One, if you have a bunch of food still jumping around in your stomach while engaging in intense exercise, not only are you going to feel “heavy” or just generally uncomfortable and thus unable to perform at your full potential, but also blood from your muscles ends up getting shuttled to your digestive tract instead, which can also have a negative impact on strength and overall performance. 

Two, if digestion and absorption is too slow, your body won’t be able to access the carbohydrates in time to use them as fuel for your workout, making the pre-workout meal or snack pretty much useless at that point. 

Finally, I cautiously advise against protein intake pre-workout. I say cautiously because protein pre-workout may help prevent muscle breakdown and some forms of protein powder, like mass gainers, have enough carbs in them to serve as pre-workout nutrition. 

RELATED: Best Protein Powder for Weight Gain

However, if you consume too many grams of protein with your pre-workout snack, your digestion will be too slowed for your fuel to be available to you in time for you to actually use it during your workout.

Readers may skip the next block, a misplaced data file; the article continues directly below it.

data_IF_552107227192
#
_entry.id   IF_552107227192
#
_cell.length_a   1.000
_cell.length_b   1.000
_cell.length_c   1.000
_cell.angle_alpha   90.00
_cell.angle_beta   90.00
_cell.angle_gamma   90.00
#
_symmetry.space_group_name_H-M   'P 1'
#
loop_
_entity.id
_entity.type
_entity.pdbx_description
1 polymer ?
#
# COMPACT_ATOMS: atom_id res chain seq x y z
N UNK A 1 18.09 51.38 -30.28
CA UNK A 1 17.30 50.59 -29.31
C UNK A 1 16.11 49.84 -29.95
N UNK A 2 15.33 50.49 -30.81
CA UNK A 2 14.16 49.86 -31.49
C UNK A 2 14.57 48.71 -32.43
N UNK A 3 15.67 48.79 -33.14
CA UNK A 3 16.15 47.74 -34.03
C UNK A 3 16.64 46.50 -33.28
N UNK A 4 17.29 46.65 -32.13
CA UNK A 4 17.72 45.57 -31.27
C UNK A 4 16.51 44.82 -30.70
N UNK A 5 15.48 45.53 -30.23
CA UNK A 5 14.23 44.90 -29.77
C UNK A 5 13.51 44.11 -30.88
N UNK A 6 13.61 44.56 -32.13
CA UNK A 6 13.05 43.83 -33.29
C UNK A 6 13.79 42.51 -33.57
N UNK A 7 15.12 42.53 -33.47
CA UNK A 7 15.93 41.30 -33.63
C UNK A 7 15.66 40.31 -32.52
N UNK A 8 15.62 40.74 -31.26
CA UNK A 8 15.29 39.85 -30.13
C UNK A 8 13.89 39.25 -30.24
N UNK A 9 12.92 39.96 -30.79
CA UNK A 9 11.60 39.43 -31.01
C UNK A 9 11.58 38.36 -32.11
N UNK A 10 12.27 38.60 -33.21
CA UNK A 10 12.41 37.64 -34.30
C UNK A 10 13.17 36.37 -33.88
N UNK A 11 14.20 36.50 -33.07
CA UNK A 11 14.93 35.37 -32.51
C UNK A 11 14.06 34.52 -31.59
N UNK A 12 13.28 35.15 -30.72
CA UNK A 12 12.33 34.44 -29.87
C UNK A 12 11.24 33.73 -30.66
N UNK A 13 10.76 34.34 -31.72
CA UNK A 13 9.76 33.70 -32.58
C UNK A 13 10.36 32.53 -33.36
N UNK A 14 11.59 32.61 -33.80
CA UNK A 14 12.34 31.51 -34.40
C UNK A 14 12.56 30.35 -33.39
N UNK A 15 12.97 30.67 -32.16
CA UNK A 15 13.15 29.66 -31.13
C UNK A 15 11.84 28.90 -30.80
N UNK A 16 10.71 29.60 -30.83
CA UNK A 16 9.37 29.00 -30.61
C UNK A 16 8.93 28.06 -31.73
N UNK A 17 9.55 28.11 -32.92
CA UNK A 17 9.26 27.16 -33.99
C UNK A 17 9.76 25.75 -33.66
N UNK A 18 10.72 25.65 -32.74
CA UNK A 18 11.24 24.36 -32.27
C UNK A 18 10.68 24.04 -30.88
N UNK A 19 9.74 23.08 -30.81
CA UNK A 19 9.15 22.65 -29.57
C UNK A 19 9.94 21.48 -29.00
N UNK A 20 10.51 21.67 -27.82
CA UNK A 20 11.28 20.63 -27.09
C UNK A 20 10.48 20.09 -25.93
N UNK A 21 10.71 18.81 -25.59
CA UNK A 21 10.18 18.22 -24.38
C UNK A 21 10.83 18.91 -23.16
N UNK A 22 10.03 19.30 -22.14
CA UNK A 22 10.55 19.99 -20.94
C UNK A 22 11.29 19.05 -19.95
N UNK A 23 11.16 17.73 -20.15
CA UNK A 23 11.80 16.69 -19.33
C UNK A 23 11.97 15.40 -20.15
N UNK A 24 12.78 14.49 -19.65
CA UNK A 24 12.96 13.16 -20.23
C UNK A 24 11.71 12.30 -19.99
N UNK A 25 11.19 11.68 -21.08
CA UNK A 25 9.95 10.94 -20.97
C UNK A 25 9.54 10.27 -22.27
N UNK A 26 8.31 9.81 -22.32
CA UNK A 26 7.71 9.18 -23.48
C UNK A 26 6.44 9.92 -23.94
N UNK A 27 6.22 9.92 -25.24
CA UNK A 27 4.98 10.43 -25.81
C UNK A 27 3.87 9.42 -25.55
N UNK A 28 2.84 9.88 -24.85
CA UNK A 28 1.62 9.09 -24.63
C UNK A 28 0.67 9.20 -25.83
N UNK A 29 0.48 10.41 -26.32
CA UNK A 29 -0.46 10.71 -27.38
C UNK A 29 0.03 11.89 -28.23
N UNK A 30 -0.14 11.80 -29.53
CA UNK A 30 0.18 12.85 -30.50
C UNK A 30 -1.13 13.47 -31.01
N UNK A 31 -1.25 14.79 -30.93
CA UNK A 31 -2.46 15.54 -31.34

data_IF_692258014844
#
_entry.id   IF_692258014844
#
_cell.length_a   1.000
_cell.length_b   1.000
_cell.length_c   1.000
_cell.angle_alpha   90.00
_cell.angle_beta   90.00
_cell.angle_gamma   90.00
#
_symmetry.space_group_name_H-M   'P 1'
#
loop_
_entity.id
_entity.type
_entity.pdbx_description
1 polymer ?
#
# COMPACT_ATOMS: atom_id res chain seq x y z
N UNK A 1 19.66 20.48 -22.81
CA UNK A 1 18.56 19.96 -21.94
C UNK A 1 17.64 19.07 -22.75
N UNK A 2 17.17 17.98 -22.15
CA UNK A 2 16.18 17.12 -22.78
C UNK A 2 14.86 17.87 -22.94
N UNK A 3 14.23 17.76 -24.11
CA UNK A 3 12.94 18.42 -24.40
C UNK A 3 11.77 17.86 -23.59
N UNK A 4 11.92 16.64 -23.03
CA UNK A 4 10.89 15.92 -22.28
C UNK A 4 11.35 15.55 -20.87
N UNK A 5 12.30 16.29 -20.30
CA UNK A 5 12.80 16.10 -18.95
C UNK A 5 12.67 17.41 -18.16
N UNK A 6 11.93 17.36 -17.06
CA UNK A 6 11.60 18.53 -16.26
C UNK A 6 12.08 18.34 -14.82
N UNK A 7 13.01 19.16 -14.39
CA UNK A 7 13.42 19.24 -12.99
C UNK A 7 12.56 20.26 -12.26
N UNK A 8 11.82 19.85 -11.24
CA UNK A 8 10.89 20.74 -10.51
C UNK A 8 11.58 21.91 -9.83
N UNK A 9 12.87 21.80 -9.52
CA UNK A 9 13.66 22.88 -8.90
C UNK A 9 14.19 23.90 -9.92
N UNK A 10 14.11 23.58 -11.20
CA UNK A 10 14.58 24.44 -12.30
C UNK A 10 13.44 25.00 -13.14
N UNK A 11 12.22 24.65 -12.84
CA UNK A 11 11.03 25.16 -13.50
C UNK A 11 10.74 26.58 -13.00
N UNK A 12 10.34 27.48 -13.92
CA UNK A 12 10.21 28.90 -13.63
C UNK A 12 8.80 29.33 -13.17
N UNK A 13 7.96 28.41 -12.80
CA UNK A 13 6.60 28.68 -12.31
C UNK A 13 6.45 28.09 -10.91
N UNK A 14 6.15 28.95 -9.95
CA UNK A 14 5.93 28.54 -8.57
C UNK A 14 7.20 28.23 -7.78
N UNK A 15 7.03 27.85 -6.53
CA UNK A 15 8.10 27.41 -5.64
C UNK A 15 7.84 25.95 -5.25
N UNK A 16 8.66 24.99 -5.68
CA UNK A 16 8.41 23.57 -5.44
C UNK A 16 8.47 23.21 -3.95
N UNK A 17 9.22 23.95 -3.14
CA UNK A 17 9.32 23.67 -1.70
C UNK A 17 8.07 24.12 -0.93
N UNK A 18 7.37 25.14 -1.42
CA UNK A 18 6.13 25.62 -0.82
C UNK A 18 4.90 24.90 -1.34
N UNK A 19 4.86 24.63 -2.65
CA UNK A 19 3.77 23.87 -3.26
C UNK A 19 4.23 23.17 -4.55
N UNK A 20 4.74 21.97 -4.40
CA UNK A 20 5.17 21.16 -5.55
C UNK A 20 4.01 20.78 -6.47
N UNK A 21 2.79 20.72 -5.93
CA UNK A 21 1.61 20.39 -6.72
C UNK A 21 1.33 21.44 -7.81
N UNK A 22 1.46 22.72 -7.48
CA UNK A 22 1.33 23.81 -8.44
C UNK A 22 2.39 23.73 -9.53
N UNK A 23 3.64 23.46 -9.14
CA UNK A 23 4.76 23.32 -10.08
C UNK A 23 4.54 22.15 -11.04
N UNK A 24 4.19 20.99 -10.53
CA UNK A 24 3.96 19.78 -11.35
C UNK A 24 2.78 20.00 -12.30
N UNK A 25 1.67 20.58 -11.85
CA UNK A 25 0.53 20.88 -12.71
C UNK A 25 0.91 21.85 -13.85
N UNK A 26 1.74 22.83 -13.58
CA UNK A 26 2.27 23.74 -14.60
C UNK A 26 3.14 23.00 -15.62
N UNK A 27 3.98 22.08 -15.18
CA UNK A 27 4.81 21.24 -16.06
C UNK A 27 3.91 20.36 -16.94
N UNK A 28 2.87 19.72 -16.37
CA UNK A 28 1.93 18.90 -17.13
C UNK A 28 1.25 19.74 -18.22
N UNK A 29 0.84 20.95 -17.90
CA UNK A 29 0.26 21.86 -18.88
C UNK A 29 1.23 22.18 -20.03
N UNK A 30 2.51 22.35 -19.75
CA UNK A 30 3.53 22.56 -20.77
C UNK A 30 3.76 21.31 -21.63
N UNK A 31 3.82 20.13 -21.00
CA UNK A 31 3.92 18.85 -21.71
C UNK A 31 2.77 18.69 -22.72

So, if your selected carb snack happens to have protein in it as well (like with a protein bar), try to limit the protein to 15 grams or less. If there are more grams of protein than this, I would consider a different snack. 

RELATED: Best Carb Supplement

How Much To Eat

Generally, sports dietitians adhere to sports nutrition guidelines4 that are specific to weight. As a reminder, to find your weight in kilograms, simply divide your weight in pounds by 2.2 and go from there:

  • 4 grams/kg of carbohydrates 4 hours before activity
  • 3 grams/kg of carbohydrates 3 hours before
  • 2 grams/kg of carbohydrates 2 hours before
  • 1 grams/kg of carbohydrates 1 hours before

The amount decreases as time for exercise gets closer for reasons we mentioned earlier. While it’s important to fuel up sufficiently, having too much in your stomach while exercising can be counterproductive to performance goals. 

You should be having your pre-workout snacks 30 minutes to 2 hours before you work out. So, for someone like me who is 120 pounds, or 54 kilograms, I would want to eat 108 grams of carbs (about 1 bagel and 32 ounces of Gatorade) 2 hours before a workout and 27 grams (about 8 ounces of orange juice) 30 minutes before. Finally, the closer you get to time for activity, the simpler your carbohydrates should be. I’ll talk more about this below: